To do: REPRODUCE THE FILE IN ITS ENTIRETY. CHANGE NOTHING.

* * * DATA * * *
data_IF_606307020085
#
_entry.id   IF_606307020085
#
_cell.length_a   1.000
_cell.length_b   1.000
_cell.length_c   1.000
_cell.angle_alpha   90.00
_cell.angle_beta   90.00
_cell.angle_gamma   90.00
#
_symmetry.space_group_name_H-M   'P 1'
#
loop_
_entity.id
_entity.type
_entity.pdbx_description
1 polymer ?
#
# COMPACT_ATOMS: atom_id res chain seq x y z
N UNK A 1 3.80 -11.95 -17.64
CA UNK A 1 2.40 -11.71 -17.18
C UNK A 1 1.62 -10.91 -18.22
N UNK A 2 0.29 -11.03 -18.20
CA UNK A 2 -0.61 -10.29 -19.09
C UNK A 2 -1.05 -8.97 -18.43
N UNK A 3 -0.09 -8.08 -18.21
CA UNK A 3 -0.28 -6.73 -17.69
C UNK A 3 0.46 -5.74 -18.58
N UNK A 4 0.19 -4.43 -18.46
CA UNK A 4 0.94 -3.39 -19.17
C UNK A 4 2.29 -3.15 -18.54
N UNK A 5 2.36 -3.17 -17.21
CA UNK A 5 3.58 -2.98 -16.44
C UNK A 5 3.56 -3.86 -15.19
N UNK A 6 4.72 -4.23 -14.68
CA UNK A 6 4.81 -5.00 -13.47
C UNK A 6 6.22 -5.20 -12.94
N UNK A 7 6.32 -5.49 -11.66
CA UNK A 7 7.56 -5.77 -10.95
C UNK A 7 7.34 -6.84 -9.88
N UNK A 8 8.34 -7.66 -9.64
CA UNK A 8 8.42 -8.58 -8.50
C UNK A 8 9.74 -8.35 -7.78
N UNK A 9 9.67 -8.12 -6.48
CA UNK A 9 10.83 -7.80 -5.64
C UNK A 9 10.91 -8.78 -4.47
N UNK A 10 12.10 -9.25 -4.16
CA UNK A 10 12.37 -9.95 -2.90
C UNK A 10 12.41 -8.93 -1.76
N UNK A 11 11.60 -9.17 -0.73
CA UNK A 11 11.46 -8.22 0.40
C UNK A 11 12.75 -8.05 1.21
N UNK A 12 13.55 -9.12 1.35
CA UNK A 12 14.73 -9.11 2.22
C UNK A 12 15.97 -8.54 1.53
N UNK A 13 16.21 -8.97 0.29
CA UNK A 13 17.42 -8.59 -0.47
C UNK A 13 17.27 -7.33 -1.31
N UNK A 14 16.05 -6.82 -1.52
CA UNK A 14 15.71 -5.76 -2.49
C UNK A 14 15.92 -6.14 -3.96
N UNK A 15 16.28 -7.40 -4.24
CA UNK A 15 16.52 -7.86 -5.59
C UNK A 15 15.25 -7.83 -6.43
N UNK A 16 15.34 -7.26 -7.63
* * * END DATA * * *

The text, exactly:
data_IF_606307020085
#
_entry.id   IF_606307020085
#
_cell.length_a   1.000
_cell.length_b   1.000
_cell.length_c   1.000
_cell.angle_alpha   90.00
_cell.angle_beta   90.00
_cell.angle_gamma   90.00
#
_symmetry.space_group_name_H-M   'P 1'
#
loop_
_entity.id
_entity.type
_entity.pdbx_description
1 polymer ?
#
# COMPACT_ATOMS: atom_id res chain seq x y z
N UNK A 1 3.80 -11.95 -17.64
CA UNK A 1 2.40 -11.71 -17.18
C UNK A 1 1.62 -10.91 -18.22
N UNK A 2 0.29 -11.03 -18.20
CA UNK A 2 -0.61 -10.29 -19.09
C UNK A 2 -1.05 -8.97 -18.43
N UNK A 3 -0.09 -8.08 -18.21
CA UNK A 3 -0.28 -6.73 -17.69
C UNK A 3 0.46 -5.74 -18.58
N UNK A 4 0.19 -4.43 -18.46
CA UNK A 4 0.94 -3.39 -19.17
C UNK A 4 2.29 -3.15 -18.54
N UNK A 5 2.36 -3.17 -17.21
CA UNK A 5 3.58 -2.98 -16.44
C UNK A 5 3.56 -3.86 -15.19
N UNK A 6 4.72 -4.23 -14.68
CA UNK A 6 4.81 -5.00 -13.47
C UNK A 6 6.22 -5.20 -12.94
N UNK A 7 6.32 -5.49 -11.66
CA UNK A 7 7.56 -5.77 -10.95
C UNK A 7 7.34 -6.84 -9.88
N UNK A 8 8.34 -7.66 -9.64
CA UNK A 8 8.42 -8.58 -8.50
C UNK A 8 9.74 -8.35 -7.78
N UNK A 9 9.67 -8.12 -6.48
CA UNK A 9 10.83 -7.80 -5.64
C UNK A 9 10.91 -8.78 -4.47
N UNK A 10 12.10 -9.25 -4.16
CA UNK A 10 12.37 -9.95 -2.90
C UNK A 10 12.41 -8.93 -1.76
N UNK A 11 11.60 -9.17 -0.73
CA UNK A 11 11.46 -8.22 0.40
C UNK A 11 12.75 -8.05 1.21
N UNK A 12 13.55 -9.12 1.35
CA UNK A 12 14.73 -9.11 2.22
C UNK A 12 15.97 -8.54 1.53
N UNK A 13 16.21 -8.97 0.29
CA UNK A 13 17.42 -8.59 -0.47
C UNK A 13 17.27 -7.33 -1.31
N UNK A 14 16.05 -6.82 -1.52
CA UNK A 14 15.71 -5.76 -2.49
C UNK A 14 15.92 -6.14 -3.96
N UNK A 15 16.28 -7.40 -4.24
CA UNK A 15 16.52 -7.86 -5.59
C UNK A 15 15.25 -7.83 -6.43
N UNK A 16 15.34 -7.26 -7.63